I'm just wanting to know what everyone thinks about the assertion that Fitzgerald is a tough writer, as in hard to read. I read The Great Gatsby and now Tender is the Night (about a third of the way through, so no spoilers please, haha), and his prose just seems to get me lost every now and then. I think it's just because of his beautifully elegant descriptions; Fitzgerald takes the idea of "show, don't tell" to its highest level, even in the dialogue. Rarely does a character ever say something that makes the reader understand something better, it's usually the opposite. So, I guess I'm asking, is this common for Fitzgerald? I guess I'm just letting my insecurity show, but I'm curious. And, to be clear, I'm really enjoying Tender is the Night--I like, what is to me, the challenging prose. His amazing writing style is enough to really like the book even if it is a romance story, which just isn't my thing (and, yes, I do realize it is much deeper than "just a love story").

Female Charcaters in The Great Gatsby

Hi All, I have just joined this forum and believe it could be very beneficial towards work related to my EPQ. I am currently an alevel student in my last year at college and I am doin an Extended Project Qualification based around the subject of English. Last year for my AS i studied the Great Gatsby for my English Literature course. I really think this is a truly amazing book and Fitzgerald is most certanly a splendid writer! Seein as i enjoyed studying this text so much I figured I would focus my EPQ around this. For my EPQ i have decided to focus on the female characters within the Novel. One thing i must do inorder to complete my EPQ is carry out primary research for my project and i figured a group liek this may be a key place to start. So, If you are familiar with the Great Gatsby or the representation of woman around that time period I would really really appreciate it if You'd be able to help me by posting you views related to thsi topic. It can be siply opiniated, or whta you believe the characters to represent, how Fitzgerald presents them, possibly refer to a screen play of it. All material will really be appreciated Hope to hear from you all soon ThankYou Yas x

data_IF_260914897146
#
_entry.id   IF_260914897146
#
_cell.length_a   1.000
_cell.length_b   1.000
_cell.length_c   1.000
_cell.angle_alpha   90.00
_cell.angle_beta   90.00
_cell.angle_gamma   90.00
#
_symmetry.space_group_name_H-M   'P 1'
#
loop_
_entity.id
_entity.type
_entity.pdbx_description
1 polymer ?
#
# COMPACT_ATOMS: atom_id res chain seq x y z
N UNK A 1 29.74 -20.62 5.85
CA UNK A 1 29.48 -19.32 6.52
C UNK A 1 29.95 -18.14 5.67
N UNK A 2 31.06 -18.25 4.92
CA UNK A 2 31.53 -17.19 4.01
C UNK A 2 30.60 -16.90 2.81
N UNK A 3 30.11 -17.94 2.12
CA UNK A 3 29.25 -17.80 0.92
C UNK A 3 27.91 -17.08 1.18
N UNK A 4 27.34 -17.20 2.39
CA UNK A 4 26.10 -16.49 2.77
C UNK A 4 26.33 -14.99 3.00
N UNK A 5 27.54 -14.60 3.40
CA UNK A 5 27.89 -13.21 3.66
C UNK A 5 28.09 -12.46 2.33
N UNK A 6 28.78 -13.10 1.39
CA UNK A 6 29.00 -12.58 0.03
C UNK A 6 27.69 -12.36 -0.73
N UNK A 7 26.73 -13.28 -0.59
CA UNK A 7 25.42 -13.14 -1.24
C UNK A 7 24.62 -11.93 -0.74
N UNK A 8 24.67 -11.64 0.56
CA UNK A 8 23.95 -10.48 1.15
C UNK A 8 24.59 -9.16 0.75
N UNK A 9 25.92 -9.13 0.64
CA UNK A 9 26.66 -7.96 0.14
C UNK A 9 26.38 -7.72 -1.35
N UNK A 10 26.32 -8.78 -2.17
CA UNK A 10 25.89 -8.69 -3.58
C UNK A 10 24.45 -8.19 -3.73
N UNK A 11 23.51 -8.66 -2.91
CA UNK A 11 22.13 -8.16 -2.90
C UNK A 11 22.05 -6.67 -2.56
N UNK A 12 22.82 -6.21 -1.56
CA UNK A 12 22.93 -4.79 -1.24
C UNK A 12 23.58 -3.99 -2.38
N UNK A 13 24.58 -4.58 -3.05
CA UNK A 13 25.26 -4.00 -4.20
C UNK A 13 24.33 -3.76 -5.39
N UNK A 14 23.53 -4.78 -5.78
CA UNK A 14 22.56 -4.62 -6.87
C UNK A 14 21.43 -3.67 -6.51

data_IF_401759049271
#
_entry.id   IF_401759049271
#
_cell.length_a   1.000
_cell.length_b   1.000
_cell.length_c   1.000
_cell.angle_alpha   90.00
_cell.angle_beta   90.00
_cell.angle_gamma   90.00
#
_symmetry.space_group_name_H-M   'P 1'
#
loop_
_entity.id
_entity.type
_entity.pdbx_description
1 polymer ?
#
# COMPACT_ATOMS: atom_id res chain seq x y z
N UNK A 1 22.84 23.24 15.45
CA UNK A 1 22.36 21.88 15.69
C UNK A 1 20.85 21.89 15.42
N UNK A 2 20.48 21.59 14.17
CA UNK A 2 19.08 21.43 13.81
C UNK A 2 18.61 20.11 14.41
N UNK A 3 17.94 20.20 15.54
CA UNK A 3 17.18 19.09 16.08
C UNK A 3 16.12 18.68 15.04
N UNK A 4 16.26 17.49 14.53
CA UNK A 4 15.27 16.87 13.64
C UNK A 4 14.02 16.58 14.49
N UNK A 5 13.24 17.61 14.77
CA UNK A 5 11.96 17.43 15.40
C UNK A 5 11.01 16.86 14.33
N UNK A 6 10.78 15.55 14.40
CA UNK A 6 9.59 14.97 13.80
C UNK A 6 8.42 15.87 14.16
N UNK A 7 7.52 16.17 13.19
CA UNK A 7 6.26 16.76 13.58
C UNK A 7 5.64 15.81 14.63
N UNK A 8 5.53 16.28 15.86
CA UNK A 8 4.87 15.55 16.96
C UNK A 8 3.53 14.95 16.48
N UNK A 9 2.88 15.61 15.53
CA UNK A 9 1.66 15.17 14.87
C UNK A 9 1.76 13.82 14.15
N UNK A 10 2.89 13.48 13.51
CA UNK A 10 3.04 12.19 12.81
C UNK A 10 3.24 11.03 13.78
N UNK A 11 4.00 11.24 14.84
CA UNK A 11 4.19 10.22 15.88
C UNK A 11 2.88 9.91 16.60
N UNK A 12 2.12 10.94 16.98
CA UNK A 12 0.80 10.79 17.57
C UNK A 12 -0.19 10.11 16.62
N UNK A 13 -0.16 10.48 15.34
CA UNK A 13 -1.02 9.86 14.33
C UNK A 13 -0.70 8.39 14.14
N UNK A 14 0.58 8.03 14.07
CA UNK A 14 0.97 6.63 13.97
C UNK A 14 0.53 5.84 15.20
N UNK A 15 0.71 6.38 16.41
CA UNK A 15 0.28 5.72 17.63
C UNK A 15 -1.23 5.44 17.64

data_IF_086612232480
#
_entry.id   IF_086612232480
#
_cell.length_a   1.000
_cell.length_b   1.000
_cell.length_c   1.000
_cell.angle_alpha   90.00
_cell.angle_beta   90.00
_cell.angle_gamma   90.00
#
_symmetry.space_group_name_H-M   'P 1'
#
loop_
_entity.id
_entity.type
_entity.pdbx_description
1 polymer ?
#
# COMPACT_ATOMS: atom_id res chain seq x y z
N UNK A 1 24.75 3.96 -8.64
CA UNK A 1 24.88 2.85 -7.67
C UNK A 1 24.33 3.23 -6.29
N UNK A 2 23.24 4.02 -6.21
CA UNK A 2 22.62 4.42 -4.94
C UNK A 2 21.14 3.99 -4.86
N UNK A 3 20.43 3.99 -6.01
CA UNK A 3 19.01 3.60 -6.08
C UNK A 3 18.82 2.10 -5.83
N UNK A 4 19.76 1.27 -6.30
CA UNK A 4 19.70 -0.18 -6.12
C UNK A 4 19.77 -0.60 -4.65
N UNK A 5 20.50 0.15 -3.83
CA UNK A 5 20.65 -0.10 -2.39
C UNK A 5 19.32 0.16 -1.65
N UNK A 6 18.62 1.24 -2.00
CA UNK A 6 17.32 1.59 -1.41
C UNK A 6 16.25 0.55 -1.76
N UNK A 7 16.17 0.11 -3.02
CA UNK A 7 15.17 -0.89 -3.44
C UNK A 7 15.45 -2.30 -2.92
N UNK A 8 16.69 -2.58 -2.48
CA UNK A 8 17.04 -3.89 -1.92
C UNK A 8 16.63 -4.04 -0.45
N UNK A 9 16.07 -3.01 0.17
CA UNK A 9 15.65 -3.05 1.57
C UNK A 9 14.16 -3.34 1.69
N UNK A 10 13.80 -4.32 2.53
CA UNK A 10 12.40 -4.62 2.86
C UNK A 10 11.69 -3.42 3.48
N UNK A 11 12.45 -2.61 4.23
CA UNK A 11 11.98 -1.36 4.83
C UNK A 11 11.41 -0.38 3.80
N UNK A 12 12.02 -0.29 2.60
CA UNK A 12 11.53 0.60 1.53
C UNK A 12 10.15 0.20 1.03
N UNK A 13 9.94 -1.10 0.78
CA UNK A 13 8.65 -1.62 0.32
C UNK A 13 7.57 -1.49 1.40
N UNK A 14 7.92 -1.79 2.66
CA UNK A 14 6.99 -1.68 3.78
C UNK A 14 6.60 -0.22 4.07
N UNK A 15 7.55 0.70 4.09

The Great Gatsby and Tender is the Night

There have recently been a couple of interesting comments on this forum regarding the superiority of Scott Fitzgerald's Tender is the Night over that of Gatsby. Having recently read Tender is the Night, I would disagree with that proposition, although I think it is much more autobiographical and the protagonist is obviously based on Fitzgerald himself. Does anyone else have a view on these two very different books?